Exercise Thresholds: Misnomers and Confusion in Endurance Training (Part 1)
Updated: Apr 11
By Scott K. Ferguson, Ph.D.
Part 1: Lactate
Imagine yourself in bed. Its 5 am, your alarm has just gone off and you grab your phone to see what your coach has scheduled for your morning training session.
“Today we have another easy endurance capacity run to keep building your aerobic base. After a 10-minute warm-up jog, increase your pace up to your aerobic threshold (or just under) and run for 30 minutes.”
You think “Awesome, I need an easy run after yesterday’s interval session!”
You meet your training partner and discuss what your coach has prescribed but find that their coach planned a tempo run and has them running at a pace just below their lactate threshold. She’s really psyched about this session because she just had her VO2max, lactate threshold and critical running speed measured in a lab, and this is the first time her coach has recommended training based on these results.
Wait…a tempo run just below lactate threshold? Didn’t your coach say easy intensity for base building should be just below lactate threshold…or was it aerobic threshold? Also, what the heck is critical running speed, and can I even train with my partner today, or do we have two different goals for this session?
Confused? Don’t worry, I was too when I started studying exercise science a little over a decade ago. There are no shortage of thresholds and acronyms in exercise science and each of them can be confusing to the uninitiated. In this series of articles I hope to break down some of the confusion that surrounds each of the primary intensity thresholds so that you can have a better understanding of what these thresholds mean and how you and your coaches can use them to prescribe your training. This first article will discuss lactate, since it is often misunderstood by sports commentators and even many coaches and athletes.
Lactate was once considered to be the consequence of oxygen lack within muscle and has gained a reputation for its association with fatigue. Physiologists and coaches have proposed and debated various thresholds in which the rapid accumulation of lactate occurs during exercise and many use these thresholds to guide their training. However, while coaches and physiologists may have come to a consensus that, at a given exercise intensity, lactate production exceeds clearance, there is still a striking amount of ambiguity surrounding the terms used to describe this phenomenon. A vital concept to understand is that there are two distinct thresholds we hit while increasing exercise intensity: one at the junction between moderate and heavy exercise intensity and a second when we transition from heavy (sustainable) to severe (unsustainable) exercise intensity. While the lactate threshold, aerobic threshold, anaerobic threshold, maximum lactate steady state threshold, and critical speed/power may all ring a bell as terms used to describe these transitions, these terms do not define the same phenomena.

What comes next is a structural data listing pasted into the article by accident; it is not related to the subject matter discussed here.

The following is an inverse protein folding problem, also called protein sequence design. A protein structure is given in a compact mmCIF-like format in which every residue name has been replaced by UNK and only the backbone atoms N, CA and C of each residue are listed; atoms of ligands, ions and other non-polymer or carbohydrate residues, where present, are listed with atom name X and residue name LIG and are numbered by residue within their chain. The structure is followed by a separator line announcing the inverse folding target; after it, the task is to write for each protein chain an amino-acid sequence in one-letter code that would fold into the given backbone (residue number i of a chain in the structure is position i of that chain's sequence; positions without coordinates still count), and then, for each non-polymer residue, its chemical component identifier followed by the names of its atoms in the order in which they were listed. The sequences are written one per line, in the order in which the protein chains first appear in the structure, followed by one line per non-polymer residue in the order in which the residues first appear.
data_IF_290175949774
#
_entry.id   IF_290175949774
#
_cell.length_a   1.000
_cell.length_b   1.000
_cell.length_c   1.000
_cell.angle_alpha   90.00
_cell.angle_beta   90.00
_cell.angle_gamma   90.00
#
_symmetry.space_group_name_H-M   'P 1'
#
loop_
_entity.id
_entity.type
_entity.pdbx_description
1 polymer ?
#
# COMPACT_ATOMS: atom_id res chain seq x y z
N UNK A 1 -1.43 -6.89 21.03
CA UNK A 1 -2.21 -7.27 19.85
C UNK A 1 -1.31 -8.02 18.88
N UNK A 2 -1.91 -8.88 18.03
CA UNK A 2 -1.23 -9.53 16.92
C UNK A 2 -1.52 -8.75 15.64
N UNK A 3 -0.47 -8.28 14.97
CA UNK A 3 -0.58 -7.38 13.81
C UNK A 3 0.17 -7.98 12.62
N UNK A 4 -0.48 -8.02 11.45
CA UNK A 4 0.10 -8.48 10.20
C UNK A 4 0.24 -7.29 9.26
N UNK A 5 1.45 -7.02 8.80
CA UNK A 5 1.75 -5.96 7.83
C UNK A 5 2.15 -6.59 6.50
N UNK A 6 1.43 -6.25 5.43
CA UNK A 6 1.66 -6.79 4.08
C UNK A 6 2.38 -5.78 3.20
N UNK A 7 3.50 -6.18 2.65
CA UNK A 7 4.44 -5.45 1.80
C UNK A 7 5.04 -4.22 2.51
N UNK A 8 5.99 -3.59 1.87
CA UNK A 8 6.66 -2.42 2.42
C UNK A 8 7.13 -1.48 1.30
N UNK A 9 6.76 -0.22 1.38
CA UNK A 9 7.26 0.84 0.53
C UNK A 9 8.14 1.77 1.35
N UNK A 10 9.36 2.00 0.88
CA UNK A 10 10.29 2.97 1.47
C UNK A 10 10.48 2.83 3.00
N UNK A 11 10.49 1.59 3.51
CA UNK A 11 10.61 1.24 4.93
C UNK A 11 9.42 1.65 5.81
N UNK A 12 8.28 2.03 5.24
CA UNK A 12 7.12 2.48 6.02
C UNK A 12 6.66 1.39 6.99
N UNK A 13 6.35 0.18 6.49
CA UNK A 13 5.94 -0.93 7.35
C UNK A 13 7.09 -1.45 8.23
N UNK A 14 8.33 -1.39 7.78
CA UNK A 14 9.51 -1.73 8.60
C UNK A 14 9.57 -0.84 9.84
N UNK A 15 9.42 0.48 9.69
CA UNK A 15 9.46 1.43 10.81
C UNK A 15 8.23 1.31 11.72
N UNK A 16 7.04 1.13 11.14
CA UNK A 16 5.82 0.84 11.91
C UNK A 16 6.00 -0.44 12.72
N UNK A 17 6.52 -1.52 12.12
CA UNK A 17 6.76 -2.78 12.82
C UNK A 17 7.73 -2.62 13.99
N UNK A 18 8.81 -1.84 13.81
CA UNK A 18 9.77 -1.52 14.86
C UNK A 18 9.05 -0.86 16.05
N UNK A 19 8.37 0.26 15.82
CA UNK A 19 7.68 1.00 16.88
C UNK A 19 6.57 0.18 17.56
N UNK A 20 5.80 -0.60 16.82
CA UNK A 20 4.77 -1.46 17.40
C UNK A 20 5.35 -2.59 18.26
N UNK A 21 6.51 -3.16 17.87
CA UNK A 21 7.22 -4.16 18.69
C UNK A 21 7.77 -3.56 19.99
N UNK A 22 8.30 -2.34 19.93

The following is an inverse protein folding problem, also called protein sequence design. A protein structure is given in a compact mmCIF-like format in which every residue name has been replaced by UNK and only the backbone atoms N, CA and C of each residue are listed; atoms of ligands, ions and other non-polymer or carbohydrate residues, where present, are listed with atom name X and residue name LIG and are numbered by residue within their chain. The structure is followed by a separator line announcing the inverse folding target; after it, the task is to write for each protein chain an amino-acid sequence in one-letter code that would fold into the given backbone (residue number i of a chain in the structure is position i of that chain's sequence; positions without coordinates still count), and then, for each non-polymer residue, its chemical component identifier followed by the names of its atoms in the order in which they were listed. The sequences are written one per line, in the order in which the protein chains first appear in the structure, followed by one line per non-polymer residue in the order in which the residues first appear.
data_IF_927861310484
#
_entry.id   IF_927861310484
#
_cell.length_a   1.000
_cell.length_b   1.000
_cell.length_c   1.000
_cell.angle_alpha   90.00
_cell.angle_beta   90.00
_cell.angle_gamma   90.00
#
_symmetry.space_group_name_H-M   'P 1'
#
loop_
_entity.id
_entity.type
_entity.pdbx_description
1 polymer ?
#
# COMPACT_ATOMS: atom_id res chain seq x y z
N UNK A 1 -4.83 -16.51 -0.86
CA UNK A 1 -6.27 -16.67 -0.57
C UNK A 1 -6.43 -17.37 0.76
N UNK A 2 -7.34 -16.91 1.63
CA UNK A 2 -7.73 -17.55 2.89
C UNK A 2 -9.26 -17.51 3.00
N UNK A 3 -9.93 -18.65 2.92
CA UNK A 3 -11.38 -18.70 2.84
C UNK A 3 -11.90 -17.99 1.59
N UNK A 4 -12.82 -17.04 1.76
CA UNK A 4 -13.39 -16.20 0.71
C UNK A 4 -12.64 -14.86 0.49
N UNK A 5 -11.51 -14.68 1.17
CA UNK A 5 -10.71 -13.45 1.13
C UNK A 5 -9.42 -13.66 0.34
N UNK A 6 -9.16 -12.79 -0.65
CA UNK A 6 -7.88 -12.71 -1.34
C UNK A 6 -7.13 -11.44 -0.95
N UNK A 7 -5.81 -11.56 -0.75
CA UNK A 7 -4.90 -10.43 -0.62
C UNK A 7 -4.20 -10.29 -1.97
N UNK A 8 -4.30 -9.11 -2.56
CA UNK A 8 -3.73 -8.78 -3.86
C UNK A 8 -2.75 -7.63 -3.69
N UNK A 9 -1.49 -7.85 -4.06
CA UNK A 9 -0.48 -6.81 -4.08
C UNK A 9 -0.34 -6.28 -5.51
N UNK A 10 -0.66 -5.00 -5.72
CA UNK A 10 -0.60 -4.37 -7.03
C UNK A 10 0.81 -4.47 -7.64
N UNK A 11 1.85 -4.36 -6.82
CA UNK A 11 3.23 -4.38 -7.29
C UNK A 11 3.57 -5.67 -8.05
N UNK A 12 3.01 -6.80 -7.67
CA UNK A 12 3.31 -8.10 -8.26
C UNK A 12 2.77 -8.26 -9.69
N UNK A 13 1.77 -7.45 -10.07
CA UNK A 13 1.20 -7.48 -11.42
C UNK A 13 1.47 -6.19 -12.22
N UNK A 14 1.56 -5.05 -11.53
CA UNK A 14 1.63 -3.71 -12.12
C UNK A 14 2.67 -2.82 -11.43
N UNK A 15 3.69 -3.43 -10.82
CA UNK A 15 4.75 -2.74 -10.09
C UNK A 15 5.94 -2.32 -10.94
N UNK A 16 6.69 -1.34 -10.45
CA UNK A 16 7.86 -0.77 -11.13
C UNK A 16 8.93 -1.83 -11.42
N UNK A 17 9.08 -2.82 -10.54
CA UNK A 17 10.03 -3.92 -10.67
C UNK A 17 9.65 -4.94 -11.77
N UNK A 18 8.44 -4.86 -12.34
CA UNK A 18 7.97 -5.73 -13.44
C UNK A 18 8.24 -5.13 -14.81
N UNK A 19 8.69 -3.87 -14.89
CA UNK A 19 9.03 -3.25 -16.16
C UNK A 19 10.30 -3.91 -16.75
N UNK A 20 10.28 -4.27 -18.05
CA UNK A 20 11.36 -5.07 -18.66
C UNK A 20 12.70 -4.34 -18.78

What is lactate?
Simply put, lactate is a bi-product of glycolytic energy production within cells. When glucose is metabolized, it produces pyruvate, which can then be converted into lactate. This reaction occurs almost universally across various cell types, including yeast and plant cells. In fact, those post-training sour beers you may (or may not) enjoy derive their sour flavor from lactate-producing yeast. Given these associations with anaerobic metabolism, it was originally believed that lactate was produced solely as a consequence of oxygen lack within the skeletal muscle. This notion stuck around for nearly a century as the researchers who came to that conclusion (e.g. A.V. Hill, O. Meyerhof, D.B. Hill and others) won the Nobel Prize, and achieved positions of eminence within the field of physiology in the 1920’s and 1930’s. But enough history for now.
Perhaps the most common misconception surrounding lactic acid is the idea that it alone causes exercise fatigue. It is true that the over-accumulation of lactate can impact muscle contractile function during exercise. However, this is also true for many other metabolites, including hydrogen ions (acid), inorganic phosphates (cleaved from the breakdown of ATP), and the buildup of potassium ions. Thus, lactate itself is not the bad guy, but instead is utilized throughout the body, particularly by our well-conditioned slow-twitch skeletal muscles, which are the foundation of endurance performance. The fact that lactate is continuously produced and metabolized (even at rest) and is utilized as the primary fuel (even more so than glucose) for the heart during exercise underlines the importance of lactate in human exercise physiology. If you’re interested in reading more about lactate, you should check out "Lactate: Darth Vader or Jedi Knight of exercise physiology?" by George Brooks (pictured above), the scientist who helped identify lactate's beneficial role in human physiology.
Now that we have established that lactate isn't a bad guy, our next article will focus on establishing the domains of exercise intensity and explaining what thresholds are important to know and how they can be used to inform your training.